Let the dead live again?

When I first think of viruses I think only of the negative things that come with them. I think of the pains of being sick and all the death that viruses have caused humans. But after reading this article certain parts of my thought process regarding viruses changes. Although I still think of all the damage viruses cause, both short and long term, I can now think of their evolutionary effects. Viruses have helped shape organisms into what they are today, and we can even see that in humans. Without viruses it is probable that we would not have a placenta during the gestational period which means that we would mostly likely have egg births which would not allow us to have some of our current characteristics such as our large brains.

Having this newfound knowledge of viruses and their effects on organisms has made me realize the benefits of reviving these “extinct” viruses or endogenous retroviruses. If I did not know the effects that viruses have on organisms I would have thought something similar to Coffin who said the revival of the polio virus was just “proof of principle for bioterrorism nothing more”. But knowing the impact of these viruses has led me to support the revival of these viruses. Since these viruses have such great impacts on organisms if we look at them closely we will be able to discover useful things about humans and other organisms. Not only will the study of these viruses reveal things about organisms but they can also help us discover things about themselves and utilize that information in the fight agains HIV.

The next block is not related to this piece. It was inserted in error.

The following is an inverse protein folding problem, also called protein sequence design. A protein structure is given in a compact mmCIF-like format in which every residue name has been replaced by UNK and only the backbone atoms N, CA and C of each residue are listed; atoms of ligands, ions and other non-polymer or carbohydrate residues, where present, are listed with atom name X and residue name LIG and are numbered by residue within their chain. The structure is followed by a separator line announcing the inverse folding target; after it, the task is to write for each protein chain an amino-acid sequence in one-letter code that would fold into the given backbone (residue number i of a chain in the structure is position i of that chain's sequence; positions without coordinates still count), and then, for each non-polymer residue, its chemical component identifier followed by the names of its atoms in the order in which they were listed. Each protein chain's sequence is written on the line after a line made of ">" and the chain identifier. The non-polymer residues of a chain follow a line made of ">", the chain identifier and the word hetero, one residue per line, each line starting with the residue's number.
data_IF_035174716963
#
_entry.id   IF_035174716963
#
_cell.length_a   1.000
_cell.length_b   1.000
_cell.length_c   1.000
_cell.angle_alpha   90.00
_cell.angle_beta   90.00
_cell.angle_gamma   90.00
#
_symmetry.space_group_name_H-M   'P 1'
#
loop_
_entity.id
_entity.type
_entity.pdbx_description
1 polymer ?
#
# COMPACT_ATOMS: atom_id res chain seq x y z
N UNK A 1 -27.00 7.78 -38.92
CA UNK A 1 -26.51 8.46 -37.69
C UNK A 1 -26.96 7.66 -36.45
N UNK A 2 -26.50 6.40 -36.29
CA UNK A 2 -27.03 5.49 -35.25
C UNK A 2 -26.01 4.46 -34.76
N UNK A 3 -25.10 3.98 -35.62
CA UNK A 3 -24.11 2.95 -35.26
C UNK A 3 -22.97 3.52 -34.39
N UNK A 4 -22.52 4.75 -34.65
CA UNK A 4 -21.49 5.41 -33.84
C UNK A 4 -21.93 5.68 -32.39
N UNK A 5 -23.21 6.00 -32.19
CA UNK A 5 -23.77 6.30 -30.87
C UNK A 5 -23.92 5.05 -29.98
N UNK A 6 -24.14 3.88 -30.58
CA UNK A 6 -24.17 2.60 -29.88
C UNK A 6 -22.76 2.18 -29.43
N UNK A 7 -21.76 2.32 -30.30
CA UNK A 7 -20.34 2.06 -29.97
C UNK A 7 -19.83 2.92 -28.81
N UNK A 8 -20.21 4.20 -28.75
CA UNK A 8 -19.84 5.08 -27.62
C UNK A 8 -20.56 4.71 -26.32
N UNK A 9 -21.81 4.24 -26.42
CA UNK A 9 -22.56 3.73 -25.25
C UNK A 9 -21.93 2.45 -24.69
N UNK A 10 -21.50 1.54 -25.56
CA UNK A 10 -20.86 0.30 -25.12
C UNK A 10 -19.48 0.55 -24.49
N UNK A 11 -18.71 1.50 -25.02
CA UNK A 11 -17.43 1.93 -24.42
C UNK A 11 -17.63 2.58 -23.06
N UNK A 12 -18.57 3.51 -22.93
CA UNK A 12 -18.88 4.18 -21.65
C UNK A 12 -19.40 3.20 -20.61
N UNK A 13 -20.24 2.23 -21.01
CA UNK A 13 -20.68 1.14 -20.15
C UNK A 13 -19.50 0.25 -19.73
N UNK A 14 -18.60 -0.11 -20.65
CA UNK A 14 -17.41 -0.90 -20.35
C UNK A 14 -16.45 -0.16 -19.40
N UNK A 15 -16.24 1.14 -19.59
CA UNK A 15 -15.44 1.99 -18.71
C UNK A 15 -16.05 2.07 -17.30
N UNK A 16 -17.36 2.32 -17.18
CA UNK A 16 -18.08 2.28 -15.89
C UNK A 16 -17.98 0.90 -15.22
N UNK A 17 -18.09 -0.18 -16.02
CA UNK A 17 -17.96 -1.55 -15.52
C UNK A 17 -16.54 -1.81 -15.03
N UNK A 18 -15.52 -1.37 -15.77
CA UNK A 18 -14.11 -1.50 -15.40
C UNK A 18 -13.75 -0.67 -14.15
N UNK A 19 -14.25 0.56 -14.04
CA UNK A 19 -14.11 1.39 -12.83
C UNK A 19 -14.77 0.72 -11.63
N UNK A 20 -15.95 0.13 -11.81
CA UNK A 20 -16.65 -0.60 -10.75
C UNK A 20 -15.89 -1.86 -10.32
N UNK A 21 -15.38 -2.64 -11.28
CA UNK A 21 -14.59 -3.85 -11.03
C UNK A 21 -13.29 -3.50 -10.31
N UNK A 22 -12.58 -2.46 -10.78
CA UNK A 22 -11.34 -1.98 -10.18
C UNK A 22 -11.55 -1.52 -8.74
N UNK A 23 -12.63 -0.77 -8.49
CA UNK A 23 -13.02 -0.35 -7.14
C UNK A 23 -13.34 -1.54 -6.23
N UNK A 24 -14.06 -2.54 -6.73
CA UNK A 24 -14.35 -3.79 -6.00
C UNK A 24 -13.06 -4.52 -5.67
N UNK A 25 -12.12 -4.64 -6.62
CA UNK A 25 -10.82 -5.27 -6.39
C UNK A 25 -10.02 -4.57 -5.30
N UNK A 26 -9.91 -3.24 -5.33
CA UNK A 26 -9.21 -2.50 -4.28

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This entry was posted in AP Biology, Evolution, Viruses. Bookmark the permalink.

One Response to Let the dead live again?

  1. EthanM says:

    Lilly great post! The open mind you brought to this article and viruses as a whole, is important in life and continually benefits a variety of fields, medical research being one in particular. From our study of viruses, I would never have thought that speeding up the replication process of infected viral cells in our bodies could eliminate the detrimental effects retroviruses tend to have on us, HIV being the most widely known. The spread of viral DNA through our cells and bodies is what leads to the overall degradation of normal somatic processes, however, given the increased rate of mutations in infected cells (due to an inability to regulate mistakes in their genetic code during replication) increasing the speed of viral replication looks like a promising new treatment for deadly viruses. While most antiviral drugs hope to break down the enzymes and proteins vital during the viral replication process, AIDS researchers are looking to do the opposite. Their goal: increase the rate of replication, thereby adding to the number of random mutations that occur during replication, to a point where a mutated virus no longer poses a threat to normal body function.

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